Law enforcement details the underworld of online exchange sites

Officials said sites like backpage.com are adding to the problem of prostitution, like when a man tried to kidnap a woman earlier in the week.

ST. TAMMANY, La. --  Forty-one-year-old Christopher Garcie is now the face of an accused kidnapper and attempted cop assassin.

But the Kenner man's Tuesday night started out much more simple; answering an advertisement for escort services on exchange website Backpage.com.

"Similar to Craigslist, where you can sell and purchase items, but from our investigative work into Backpage.Com, it seems like it's used mostly for prostitution purposes," said St. Tammany Sheriff Randy Smith.

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Because of the discretion of a computer screen, compared to the days of doing business on busy street corners, Smith says websites like Backpage.com are behind what has become one of country's fastest growing criminal enterprises, which he says also comes with serious consequences.

"We've seen homicides, kidnapping, rape where these, mostly females, put themselves at risk by using these pages and meeting someone for either Moen or not, but to meet up with somebody that they don't know," Smith.

That's what happened in Lacombe Tuesday night when authorities say Garcie kidnapped the woman he met at this construction site he was working at.  She was able to escape in Mandeville and called 911.  Causeway Police later spotted Garcie's vehicle, but authorities say he led multiple agencies on a 45 minute pursuit that ended with a crash and shootout in Avondale.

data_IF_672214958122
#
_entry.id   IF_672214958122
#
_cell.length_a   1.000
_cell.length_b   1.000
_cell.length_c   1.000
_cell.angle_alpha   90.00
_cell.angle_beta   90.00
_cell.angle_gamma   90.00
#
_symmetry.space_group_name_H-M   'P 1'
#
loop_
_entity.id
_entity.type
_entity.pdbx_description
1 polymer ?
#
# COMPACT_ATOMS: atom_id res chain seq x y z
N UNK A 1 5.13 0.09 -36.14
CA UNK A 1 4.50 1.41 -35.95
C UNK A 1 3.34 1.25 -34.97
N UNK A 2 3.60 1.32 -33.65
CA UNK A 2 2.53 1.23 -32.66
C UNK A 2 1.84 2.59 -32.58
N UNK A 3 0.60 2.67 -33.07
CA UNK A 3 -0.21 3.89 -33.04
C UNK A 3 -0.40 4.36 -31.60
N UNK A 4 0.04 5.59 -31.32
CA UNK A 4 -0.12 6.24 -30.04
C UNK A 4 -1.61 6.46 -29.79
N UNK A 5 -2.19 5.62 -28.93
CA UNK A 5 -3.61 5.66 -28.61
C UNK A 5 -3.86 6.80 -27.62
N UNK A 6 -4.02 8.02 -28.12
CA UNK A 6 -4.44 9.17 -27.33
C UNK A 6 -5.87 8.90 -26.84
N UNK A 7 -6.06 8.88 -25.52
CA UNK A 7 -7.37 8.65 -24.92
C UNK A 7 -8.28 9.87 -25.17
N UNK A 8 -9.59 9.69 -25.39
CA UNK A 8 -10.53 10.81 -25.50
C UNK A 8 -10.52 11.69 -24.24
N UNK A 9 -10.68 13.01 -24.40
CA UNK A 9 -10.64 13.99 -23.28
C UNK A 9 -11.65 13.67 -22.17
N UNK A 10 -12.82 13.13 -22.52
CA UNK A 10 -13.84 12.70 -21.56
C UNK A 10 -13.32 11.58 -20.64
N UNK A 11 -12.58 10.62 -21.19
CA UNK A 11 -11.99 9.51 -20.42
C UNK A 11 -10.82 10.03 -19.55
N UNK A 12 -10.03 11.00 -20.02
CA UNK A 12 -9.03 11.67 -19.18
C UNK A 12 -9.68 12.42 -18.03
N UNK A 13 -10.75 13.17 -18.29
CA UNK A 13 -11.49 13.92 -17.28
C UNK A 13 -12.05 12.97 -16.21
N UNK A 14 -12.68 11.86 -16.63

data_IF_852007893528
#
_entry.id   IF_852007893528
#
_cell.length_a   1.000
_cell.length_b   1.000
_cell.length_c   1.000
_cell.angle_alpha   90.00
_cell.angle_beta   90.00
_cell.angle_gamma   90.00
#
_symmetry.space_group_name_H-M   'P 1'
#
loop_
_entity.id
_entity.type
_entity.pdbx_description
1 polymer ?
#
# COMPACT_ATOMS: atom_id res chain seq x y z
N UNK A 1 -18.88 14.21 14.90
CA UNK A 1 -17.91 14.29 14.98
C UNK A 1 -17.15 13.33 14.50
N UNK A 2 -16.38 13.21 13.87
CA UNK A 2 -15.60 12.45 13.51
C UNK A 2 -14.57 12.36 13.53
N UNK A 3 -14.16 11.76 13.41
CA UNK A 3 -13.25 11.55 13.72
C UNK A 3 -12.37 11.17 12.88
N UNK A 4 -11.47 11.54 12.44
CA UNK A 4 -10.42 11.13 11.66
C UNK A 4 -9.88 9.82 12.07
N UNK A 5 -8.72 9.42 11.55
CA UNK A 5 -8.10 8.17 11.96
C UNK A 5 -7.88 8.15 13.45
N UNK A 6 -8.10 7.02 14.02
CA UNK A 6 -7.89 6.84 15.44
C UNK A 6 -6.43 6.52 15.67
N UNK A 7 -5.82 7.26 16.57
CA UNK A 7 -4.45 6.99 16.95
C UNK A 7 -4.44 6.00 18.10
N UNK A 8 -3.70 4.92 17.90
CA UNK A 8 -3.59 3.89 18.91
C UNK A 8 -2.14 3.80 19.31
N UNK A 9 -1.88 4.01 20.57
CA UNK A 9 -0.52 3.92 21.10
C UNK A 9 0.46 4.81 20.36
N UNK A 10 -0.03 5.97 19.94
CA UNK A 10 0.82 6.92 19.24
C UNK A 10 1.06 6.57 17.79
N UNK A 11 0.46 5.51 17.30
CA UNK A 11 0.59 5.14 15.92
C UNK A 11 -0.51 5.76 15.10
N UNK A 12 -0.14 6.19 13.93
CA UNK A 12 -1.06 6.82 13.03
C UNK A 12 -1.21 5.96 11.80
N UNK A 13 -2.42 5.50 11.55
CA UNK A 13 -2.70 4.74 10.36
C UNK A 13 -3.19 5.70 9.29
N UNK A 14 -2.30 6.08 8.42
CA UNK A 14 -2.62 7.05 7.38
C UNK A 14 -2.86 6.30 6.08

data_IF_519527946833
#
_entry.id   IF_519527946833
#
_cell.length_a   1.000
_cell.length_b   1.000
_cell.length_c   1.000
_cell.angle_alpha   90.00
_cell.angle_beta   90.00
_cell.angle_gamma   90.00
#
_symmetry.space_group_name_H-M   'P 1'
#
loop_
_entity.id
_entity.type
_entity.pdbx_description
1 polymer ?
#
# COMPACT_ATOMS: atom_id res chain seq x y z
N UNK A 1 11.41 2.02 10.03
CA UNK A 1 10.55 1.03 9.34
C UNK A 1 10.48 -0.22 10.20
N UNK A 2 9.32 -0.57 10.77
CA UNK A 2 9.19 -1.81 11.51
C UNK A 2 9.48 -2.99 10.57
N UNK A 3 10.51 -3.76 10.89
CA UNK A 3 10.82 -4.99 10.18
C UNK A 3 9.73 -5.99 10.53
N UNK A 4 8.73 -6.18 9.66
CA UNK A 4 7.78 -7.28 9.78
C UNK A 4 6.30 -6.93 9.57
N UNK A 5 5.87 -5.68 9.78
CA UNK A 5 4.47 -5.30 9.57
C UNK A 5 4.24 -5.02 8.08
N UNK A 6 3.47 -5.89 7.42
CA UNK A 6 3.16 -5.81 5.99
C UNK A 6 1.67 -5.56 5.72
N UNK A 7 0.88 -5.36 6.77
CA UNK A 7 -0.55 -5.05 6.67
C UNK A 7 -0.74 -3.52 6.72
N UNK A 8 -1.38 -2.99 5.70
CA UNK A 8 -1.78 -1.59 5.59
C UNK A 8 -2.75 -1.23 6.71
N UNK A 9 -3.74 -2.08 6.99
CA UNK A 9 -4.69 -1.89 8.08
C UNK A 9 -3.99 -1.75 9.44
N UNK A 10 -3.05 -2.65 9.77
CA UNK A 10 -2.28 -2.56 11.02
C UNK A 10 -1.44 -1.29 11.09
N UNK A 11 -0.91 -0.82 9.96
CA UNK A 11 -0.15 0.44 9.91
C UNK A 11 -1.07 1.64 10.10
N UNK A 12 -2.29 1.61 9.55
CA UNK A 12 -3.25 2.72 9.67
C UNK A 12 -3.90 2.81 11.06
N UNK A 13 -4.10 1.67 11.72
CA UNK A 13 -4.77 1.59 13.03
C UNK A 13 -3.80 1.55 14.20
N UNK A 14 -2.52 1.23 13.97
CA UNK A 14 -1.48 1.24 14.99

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On Thursday, Amite Police Officer Grant Carruth was found guilty of rape and kidnapping for contacting two women on Backpage.com in 2014 and threatening to arrest them if they didn't have sex with him.

Those dangers are why authorities are using the same sites to cut down on online prostitution, and combat human trafficking, which is often behind the operations.

"We have to continue to go and not only monitor these sites, but follow-up on these type of cases to prevent these crimes from happening," said Smith.

If you're using exchange sites for legal purchases, police suggest you meet in public places or police stations for your protection.

(© 2016 WWL)


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